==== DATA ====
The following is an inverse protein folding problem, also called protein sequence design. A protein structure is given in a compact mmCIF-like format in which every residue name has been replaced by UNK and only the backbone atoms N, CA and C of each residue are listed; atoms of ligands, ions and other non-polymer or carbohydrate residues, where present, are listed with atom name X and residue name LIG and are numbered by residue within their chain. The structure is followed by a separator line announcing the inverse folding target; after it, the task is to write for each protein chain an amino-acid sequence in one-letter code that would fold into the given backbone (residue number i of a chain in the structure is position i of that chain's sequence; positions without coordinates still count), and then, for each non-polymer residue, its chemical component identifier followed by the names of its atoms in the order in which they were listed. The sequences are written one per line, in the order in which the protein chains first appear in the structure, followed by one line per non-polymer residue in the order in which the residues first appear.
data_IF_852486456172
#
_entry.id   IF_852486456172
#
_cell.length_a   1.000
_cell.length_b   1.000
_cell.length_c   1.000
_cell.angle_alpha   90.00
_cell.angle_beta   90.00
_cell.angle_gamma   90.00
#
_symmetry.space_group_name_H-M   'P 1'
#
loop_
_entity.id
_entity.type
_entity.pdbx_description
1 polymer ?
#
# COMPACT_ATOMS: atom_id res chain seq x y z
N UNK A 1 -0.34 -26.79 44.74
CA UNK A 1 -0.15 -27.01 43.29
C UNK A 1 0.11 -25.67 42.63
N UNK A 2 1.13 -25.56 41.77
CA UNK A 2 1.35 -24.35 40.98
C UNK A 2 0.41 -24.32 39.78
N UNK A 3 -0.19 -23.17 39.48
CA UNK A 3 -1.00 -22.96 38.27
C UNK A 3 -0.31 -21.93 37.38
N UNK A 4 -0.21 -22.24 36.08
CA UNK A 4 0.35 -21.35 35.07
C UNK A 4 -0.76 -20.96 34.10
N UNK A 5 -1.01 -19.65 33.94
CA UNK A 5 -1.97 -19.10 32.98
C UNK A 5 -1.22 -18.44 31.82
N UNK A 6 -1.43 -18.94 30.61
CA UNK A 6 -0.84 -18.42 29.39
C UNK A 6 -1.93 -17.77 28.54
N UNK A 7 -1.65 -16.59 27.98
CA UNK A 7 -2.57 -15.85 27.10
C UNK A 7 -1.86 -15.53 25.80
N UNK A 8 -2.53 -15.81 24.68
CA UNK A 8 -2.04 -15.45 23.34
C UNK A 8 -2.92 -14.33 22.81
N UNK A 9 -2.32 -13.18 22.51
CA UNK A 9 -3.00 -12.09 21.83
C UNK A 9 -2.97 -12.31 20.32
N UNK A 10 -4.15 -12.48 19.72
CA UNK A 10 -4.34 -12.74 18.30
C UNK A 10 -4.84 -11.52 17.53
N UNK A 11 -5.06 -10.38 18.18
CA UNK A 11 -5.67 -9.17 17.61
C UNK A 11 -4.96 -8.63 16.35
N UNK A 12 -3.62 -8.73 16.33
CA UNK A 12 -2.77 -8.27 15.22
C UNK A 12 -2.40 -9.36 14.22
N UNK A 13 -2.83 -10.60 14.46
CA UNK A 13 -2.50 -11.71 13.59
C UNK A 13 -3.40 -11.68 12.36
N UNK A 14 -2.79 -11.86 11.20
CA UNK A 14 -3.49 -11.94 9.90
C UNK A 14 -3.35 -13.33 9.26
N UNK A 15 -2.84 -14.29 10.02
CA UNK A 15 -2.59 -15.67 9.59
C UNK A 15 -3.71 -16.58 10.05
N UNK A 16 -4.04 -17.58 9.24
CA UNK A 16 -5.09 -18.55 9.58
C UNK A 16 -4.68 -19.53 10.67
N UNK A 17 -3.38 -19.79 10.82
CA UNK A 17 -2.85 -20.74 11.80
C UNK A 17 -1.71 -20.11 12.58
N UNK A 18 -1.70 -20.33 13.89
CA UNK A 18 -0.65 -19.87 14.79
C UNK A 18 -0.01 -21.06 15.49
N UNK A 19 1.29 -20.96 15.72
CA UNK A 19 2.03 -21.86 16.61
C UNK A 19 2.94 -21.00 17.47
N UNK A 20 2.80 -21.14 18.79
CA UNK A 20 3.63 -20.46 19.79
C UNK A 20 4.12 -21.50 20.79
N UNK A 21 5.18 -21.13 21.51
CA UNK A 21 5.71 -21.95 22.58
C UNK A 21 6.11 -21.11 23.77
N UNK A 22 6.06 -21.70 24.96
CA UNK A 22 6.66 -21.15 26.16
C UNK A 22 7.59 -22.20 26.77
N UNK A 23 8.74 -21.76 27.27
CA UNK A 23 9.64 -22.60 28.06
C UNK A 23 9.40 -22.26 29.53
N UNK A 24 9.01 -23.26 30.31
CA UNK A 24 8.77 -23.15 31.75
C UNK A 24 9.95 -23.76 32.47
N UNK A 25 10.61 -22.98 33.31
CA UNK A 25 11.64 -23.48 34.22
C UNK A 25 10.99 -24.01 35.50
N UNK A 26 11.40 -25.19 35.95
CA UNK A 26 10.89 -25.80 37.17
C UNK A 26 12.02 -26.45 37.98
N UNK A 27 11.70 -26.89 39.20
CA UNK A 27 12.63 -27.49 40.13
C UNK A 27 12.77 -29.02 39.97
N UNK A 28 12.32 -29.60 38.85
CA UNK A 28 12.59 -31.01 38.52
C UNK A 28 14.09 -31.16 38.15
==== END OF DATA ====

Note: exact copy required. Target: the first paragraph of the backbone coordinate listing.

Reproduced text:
The following is an inverse protein folding problem, also called protein sequence design. A protein structure is given in a compact mmCIF-like format in which every residue name has been replaced by UNK and only the backbone atoms N, CA and C of each residue are listed; atoms of ligands, ions and other non-polymer or carbohydrate residues, where present, are listed with atom name X and residue name LIG and are numbered by residue within their chain. The structure is followed by a separator line announcing the inverse folding target; after it, the task is to write for each protein chain an amino-acid sequence in one-letter code that would fold into the given backbone (residue number i of a chain in the structure is position i of that chain's sequence; positions without coordinates still count), and then, for each non-polymer residue, its chemical component identifier followed by the names of its atoms in the order in which they were listed. The sequences are written one per line, in the order in which the protein chains first appear in the structure, followed by one line per non-polymer residue in the order in which the residues first appear.